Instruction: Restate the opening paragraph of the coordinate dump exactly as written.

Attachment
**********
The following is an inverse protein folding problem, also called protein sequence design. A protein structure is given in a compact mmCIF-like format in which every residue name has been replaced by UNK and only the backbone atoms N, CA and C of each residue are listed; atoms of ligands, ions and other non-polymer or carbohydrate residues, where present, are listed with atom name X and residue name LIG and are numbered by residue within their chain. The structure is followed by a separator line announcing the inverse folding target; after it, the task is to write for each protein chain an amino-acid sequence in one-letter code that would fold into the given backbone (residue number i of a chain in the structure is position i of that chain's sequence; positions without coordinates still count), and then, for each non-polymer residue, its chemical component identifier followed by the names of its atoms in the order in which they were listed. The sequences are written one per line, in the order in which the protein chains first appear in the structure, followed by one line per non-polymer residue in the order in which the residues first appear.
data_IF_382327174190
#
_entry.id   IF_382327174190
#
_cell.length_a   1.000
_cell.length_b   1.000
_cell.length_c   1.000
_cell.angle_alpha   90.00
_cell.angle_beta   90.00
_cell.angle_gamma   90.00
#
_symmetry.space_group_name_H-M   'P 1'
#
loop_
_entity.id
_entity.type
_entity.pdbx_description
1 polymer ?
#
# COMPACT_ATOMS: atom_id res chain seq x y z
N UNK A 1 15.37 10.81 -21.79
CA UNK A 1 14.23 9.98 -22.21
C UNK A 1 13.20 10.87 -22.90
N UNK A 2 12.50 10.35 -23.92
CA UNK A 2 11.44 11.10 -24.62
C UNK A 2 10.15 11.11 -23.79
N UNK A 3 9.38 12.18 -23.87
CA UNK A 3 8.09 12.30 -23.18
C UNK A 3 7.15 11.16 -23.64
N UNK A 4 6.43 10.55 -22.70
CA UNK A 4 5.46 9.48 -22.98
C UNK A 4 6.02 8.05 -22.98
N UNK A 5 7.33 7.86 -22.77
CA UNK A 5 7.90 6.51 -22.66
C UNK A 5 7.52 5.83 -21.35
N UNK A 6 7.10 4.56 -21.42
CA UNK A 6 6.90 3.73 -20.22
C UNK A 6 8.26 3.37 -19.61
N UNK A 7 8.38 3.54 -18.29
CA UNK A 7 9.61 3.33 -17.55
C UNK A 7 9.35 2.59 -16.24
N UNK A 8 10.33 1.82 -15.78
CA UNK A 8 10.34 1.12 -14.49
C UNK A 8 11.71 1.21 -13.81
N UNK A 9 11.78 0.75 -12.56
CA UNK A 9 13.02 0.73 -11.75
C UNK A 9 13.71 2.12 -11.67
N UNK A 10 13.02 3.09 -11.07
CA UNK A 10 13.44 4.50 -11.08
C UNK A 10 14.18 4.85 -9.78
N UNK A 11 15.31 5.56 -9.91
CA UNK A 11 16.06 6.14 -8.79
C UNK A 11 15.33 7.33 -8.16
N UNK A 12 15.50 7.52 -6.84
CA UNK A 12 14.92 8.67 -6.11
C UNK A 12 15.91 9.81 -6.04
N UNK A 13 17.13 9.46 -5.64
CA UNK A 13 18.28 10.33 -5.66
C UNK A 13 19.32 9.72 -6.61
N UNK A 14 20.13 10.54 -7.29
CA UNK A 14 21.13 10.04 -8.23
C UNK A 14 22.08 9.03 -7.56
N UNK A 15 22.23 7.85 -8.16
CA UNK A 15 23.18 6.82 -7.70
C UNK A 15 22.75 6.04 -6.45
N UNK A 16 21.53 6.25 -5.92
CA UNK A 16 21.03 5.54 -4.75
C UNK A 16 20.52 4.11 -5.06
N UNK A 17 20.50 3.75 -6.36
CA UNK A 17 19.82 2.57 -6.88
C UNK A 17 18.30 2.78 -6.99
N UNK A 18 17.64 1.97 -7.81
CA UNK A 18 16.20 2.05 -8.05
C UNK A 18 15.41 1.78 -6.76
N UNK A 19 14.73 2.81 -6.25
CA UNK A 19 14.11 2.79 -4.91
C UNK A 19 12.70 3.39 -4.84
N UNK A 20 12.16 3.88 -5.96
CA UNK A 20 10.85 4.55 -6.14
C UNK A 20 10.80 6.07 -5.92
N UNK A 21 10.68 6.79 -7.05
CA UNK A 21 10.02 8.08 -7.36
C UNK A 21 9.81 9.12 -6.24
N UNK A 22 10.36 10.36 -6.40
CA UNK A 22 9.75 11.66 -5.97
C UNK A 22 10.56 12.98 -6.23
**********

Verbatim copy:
The following is an inverse protein folding problem, also called protein sequence design. A protein structure is given in a compact mmCIF-like format in which every residue name has been replaced by UNK and only the backbone atoms N, CA and C of each residue are listed; atoms of ligands, ions and other non-polymer or carbohydrate residues, where present, are listed with atom name X and residue name LIG and are numbered by residue within their chain. The structure is followed by a separator line announcing the inverse folding target; after it, the task is to write for each protein chain an amino-acid sequence in one-letter code that would fold into the given backbone (residue number i of a chain in the structure is position i of that chain's sequence; positions without coordinates still count), and then, for each non-polymer residue, its chemical component identifier followed by the names of its atoms in the order in which they were listed. The sequences are written one per line, in the order in which the protein chains first appear in the structure, followed by one line per non-polymer residue in the order in which the residues first appear.